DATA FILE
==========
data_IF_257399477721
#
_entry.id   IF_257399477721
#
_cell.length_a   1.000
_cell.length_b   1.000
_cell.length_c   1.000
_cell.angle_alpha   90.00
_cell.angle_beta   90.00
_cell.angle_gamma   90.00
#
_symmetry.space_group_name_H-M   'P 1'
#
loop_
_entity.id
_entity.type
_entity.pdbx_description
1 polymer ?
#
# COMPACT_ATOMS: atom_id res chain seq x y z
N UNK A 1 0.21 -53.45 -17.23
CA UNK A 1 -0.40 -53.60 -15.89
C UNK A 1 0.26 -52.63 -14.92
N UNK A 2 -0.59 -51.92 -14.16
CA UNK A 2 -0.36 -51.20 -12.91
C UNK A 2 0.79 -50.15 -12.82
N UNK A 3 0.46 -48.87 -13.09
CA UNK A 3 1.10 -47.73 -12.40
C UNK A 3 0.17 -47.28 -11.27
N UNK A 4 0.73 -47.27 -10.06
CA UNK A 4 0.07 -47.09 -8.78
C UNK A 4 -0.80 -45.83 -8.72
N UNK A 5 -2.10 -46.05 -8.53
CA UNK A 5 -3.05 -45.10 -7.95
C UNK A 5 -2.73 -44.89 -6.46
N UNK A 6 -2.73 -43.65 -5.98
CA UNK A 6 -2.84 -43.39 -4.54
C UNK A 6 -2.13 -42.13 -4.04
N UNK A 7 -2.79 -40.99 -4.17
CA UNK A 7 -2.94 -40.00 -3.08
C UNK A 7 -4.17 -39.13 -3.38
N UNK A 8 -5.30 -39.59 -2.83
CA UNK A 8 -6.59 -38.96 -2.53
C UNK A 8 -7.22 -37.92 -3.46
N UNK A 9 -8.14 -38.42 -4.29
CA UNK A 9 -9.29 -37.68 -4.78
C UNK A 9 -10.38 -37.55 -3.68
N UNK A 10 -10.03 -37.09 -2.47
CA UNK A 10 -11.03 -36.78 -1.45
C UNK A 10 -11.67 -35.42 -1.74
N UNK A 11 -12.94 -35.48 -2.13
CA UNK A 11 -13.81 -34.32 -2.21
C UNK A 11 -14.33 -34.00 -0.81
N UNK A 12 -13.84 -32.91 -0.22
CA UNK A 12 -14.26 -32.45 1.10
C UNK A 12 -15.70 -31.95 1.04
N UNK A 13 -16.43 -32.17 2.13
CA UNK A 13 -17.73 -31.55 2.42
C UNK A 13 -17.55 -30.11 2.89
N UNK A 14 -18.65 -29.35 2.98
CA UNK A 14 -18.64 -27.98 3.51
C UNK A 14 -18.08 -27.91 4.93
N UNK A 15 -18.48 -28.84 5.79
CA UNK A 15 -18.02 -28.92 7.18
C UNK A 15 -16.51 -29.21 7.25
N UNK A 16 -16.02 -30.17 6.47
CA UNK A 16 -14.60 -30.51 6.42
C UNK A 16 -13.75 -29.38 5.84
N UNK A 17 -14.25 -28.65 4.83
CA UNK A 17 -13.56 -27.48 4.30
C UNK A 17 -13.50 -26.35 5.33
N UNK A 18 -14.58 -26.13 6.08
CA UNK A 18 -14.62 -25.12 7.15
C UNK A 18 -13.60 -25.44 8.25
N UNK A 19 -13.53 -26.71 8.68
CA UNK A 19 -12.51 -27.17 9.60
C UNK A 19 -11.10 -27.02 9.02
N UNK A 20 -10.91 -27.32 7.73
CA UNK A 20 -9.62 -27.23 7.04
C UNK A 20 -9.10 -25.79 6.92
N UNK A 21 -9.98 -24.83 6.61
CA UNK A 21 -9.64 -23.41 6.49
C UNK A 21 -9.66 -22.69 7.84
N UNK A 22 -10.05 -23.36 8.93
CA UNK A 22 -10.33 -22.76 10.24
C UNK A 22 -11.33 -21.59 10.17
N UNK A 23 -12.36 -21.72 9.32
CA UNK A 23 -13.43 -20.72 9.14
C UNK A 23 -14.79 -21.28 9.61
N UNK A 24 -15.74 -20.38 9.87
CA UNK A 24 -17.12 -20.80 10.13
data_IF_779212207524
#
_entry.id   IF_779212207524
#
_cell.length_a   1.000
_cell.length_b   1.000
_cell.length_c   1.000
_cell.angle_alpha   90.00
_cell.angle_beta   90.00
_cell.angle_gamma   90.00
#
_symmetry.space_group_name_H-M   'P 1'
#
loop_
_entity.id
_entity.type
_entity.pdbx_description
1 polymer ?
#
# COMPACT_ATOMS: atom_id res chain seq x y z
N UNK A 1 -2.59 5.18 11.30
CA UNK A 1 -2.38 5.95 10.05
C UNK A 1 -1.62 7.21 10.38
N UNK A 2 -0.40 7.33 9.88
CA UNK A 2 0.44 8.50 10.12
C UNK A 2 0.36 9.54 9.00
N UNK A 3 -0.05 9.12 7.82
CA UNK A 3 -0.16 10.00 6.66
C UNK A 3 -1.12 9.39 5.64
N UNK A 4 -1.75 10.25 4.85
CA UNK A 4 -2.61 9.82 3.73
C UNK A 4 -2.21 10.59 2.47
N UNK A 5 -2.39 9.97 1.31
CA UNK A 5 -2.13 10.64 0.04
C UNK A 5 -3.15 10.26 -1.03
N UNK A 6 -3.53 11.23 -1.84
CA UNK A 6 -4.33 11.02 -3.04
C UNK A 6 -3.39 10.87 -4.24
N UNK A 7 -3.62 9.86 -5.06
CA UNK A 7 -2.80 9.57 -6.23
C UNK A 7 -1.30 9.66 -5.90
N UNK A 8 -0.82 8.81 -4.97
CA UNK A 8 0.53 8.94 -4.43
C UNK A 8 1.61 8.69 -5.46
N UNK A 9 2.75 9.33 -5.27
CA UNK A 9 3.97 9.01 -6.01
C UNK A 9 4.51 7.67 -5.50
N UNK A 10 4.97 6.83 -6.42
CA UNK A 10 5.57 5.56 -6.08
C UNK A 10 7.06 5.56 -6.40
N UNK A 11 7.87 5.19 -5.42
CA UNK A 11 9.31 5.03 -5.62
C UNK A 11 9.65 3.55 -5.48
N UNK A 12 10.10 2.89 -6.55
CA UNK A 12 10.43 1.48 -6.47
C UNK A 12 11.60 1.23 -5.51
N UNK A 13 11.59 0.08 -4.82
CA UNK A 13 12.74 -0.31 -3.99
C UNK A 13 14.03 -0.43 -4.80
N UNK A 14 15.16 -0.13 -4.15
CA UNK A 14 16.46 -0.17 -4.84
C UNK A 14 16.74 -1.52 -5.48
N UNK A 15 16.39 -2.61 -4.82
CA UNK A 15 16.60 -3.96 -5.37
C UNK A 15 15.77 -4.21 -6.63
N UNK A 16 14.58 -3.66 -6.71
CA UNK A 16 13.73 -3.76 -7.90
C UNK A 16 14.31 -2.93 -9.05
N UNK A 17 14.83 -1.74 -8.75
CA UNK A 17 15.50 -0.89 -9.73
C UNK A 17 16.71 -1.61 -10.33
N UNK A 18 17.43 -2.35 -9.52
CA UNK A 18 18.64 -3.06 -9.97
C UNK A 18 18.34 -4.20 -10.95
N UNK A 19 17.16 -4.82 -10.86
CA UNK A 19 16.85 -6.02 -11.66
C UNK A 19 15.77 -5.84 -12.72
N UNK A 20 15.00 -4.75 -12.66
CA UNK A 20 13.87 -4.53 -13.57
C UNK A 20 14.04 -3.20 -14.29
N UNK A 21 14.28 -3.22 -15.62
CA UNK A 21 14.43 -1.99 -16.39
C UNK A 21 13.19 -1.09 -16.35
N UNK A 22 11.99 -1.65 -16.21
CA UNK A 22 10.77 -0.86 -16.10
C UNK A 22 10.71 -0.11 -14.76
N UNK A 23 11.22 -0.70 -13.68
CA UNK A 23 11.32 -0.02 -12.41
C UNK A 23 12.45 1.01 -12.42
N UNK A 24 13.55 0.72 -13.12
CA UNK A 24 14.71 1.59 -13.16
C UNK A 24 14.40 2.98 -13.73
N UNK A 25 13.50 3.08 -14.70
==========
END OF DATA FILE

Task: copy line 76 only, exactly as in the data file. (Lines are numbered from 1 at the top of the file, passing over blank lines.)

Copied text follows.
CA UNK A 19 -12.51 -27.17 9.60